I was lucky enough to get my hands on the Deloitte Private Technology Trends report named, “Seizing Opportunity.”
I’ll break down some of the gems I took away that will give us insight into the current state of technology.
This might not be necessarily a new idea because artificial intelligence has been around for a while, but it certainly is gaining steam with respondents placing greater value on artificial intelligence to drive business results.
Firms are using AI for analysis automation 48% of the time in 2019 versus 30% in 2018, putting the responsibility on this technology to super-drive profits.
It’s not a surprise that big data analysts have become one of the most sought-after commodities in Silicon Valley.
It’s appropriate to say that the FANGs have pulled away from any resemblance of competition in 2019 and this if forcing many mid-market and private companies to view talent and emerging technologies as the x-factors to stay competitive.
Behemoth tech companies have the luxury of cheap access to capital to buy out competition or break it by throwing money at problems until they can copy the technology and scale it applying force multiplier ecosystems to cross-pollinate and intertwine services with each other.
These same companies buy back their own stock with cheap capital enriching stakeholders and management.
In fact, Apple (AAPL) is buying back so much stock that it will have bought out its entire trove of stock by 2030 to effectively go private.
Deloitte found that 43% say they are spending more than 5% of their firm’s revenue on technology, a 15-point increase since 2016.
More than half of respondents forecast annual growth rates of 11% or higher and 68% plan to hire to harness the emerging technology.
Another trend that will pick up steam that I have noted before is the predictive analytics and legacy system modernization, and this is topping private companies’ investment priorities list.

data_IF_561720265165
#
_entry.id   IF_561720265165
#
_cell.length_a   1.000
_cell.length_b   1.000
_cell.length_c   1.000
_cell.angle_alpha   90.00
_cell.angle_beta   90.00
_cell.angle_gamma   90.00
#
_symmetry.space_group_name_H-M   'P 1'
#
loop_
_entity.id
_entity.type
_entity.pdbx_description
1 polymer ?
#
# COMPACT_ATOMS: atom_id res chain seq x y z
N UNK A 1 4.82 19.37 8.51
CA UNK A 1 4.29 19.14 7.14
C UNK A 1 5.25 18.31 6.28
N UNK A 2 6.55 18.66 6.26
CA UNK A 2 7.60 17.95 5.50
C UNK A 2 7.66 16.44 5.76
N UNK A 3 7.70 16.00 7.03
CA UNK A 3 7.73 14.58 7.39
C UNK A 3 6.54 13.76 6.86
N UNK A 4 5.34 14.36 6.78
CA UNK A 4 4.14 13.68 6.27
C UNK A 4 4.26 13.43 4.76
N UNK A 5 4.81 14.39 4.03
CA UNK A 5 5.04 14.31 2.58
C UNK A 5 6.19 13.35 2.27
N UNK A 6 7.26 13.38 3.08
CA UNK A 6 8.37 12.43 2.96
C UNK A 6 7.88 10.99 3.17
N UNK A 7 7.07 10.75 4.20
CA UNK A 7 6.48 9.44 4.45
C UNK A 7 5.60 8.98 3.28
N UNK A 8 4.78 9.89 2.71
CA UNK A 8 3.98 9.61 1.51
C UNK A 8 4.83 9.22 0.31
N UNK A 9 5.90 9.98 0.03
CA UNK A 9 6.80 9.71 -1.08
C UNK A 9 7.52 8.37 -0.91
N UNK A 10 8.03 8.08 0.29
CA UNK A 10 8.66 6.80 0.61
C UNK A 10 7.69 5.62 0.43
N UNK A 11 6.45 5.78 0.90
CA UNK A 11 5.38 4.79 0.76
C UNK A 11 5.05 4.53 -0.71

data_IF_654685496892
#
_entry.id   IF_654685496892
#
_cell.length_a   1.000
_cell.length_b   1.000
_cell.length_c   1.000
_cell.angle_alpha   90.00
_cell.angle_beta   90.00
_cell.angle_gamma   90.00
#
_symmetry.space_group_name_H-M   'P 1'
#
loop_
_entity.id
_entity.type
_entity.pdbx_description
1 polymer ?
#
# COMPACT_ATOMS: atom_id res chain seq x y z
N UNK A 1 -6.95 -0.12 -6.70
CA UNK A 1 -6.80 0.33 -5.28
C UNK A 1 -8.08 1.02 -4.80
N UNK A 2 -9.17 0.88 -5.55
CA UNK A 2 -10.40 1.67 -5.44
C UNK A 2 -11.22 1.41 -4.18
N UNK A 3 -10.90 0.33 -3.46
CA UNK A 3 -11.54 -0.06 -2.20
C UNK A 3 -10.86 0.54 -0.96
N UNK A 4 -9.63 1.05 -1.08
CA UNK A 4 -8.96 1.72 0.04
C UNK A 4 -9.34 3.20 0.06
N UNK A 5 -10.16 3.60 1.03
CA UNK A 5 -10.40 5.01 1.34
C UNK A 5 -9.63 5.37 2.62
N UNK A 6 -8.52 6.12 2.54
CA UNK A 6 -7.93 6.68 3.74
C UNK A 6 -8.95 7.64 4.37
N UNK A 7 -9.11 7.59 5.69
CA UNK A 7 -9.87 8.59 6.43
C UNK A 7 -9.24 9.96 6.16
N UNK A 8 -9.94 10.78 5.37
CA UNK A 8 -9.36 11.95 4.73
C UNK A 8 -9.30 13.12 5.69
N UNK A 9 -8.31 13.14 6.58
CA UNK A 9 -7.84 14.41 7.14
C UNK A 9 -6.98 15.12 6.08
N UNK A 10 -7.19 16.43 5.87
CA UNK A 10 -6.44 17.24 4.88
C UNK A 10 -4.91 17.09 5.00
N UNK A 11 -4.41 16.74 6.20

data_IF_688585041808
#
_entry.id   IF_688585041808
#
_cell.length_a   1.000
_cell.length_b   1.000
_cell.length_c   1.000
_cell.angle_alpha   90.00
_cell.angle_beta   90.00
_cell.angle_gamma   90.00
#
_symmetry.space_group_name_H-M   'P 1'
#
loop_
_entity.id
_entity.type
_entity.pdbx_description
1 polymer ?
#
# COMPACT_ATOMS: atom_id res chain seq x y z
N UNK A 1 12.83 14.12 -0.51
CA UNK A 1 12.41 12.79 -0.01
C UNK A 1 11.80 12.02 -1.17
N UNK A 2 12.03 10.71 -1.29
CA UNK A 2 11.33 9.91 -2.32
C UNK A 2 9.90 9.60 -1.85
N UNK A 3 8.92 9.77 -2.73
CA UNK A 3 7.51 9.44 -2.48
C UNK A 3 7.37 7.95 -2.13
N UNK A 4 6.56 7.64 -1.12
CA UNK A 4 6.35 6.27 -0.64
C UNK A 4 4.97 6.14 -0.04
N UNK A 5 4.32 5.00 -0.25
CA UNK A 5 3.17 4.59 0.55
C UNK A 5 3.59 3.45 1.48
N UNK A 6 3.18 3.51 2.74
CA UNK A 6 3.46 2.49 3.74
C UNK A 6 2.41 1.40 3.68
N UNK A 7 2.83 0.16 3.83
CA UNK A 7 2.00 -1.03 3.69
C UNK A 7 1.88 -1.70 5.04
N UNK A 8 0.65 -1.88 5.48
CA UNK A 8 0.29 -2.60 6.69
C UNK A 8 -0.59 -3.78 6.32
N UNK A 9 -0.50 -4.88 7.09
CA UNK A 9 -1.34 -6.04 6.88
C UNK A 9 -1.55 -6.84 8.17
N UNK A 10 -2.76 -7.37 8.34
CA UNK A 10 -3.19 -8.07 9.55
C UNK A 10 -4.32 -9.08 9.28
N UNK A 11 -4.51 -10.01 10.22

In fact, the number of private companies surveyed using predictive analytics to diagnose business results skyrocketed 65% over the past five years.
Firms are prioritizing information security risks, the adoption of 5G technology, and business innovation over the next 365 days.
Digital disruption is the norm du jour.
Firms expect shifts in sales (55%), marketing (50%), and supply chain roles (49%) in the next 3-5 years.
In preparation, 54% of mid-market and private companies are re-skilling employees and 52% are reconfiguring jobs to accommodate this shift.
Also, 72% believe internal development and reskilling is a method to enhance employees’ potential because of the exorbitant costs of talent acquisition.
Over two-thirds (69%) will construct new talent acquisition strategies to marry it up with the trend of hiring in data analytics, AI and other emerging technologies.
In a major reversal, respondents are less likely to seek out crowdsourcing and gig economy workers because these types of workers are less effective than full-time workers and have high turnover rates.
More than 32% of private companies acknowledge that embedded value is trending towards machine learning, robotic process automation and other cognitive capabilities, a 12% increase from 2018’s survey results.
Although executives are experiencing greater benefits from AI technologies, more than one-half of respondents (55%) are worried about the use of AI, particularly when it comes to HR decision-making.
Personally, I believe using AI in HR is mostly flawed.
In short, firms are doubling down on “emerging technologies” and to combat the superior business models of big tech companies.
They almost have no choice.
These conditions favor the status quo of behemoth tech titans who can invest in machine learning and artificial intelligence because of their cheap sources of capital.
From the data, smaller companies are desperate to hang on to their talent because of a shrinking talent pool and high talent acquisition cost.
The belief that leveraging foundational technologies to springboard revenue is only getting stronger. This favors the goliaths at the top because they have the resources to integrate these levers unlike companies further down the food chain.
This article could almost signal why investors can’t be short Apple (AAPL), Microsoft (MSFT), and Google (GOOGL).
They are at the vanguard of every major technology trend and they have demonstrated that they are definitely “seizing opportunity.”